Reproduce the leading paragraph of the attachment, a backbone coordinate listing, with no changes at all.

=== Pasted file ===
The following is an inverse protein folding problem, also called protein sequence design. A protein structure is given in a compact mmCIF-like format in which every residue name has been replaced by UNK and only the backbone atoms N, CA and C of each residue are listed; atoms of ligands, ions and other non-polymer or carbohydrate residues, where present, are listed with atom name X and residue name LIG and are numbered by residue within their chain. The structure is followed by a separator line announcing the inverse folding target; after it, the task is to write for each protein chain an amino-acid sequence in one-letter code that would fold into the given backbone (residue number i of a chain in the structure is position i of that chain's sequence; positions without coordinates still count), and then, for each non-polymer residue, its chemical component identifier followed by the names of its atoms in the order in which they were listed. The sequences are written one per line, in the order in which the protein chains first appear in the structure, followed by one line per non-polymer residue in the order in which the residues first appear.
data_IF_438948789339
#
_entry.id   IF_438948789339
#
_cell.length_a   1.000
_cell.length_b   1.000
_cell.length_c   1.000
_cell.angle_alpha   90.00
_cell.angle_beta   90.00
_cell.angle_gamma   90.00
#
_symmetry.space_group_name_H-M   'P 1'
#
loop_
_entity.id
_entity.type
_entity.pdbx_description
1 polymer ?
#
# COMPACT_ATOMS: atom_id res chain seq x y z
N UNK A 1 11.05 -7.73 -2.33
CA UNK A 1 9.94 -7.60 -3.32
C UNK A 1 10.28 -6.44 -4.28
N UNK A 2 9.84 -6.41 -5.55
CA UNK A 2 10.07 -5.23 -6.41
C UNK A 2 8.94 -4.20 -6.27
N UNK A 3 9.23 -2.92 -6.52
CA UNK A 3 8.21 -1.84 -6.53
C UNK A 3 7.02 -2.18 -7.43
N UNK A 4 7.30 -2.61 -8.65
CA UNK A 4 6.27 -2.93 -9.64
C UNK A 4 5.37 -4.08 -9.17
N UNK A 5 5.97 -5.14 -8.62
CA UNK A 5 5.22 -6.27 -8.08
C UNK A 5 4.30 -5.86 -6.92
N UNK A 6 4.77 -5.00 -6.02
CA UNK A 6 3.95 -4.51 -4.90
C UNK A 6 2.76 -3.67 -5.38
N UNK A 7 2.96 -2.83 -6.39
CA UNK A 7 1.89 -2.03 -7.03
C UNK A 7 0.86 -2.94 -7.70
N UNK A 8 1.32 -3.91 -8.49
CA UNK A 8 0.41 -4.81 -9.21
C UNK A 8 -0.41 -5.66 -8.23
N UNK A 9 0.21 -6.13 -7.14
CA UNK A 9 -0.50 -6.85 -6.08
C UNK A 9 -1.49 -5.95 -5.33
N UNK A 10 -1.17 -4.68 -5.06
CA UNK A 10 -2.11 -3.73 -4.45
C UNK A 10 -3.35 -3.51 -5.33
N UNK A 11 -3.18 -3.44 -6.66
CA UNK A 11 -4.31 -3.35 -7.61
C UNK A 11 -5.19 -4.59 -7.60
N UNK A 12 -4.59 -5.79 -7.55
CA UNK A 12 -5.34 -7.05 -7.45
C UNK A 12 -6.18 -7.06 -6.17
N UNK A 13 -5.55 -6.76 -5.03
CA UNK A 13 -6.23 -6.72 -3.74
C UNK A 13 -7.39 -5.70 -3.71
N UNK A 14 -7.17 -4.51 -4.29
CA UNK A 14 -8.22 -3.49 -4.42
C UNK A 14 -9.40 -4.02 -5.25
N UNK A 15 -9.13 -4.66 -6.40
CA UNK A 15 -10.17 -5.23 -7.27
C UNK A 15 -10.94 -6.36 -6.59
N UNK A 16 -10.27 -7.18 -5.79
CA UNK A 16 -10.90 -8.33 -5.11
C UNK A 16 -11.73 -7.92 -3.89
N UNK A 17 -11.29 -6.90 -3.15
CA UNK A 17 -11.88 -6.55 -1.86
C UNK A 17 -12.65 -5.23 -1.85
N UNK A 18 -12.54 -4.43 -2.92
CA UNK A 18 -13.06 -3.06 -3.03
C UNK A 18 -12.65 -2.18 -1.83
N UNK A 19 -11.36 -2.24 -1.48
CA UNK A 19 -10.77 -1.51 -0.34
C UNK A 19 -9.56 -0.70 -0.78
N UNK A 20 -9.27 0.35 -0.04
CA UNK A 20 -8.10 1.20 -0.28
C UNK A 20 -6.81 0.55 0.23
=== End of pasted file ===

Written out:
The following is an inverse protein folding problem, also called protein sequence design. A protein structure is given in a compact mmCIF-like format in which every residue name has been replaced by UNK and only the backbone atoms N, CA and C of each residue are listed; atoms of ligands, ions and other non-polymer or carbohydrate residues, where present, are listed with atom name X and residue name LIG and are numbered by residue within their chain. The structure is followed by a separator line announcing the inverse folding target; after it, the task is to write for each protein chain an amino-acid sequence in one-letter code that would fold into the given backbone (residue number i of a chain in the structure is position i of that chain's sequence; positions without coordinates still count), and then, for each non-polymer residue, its chemical component identifier followed by the names of its atoms in the order in which they were listed. The sequences are written one per line, in the order in which the protein chains first appear in the structure, followed by one line per non-polymer residue in the order in which the residues first appear.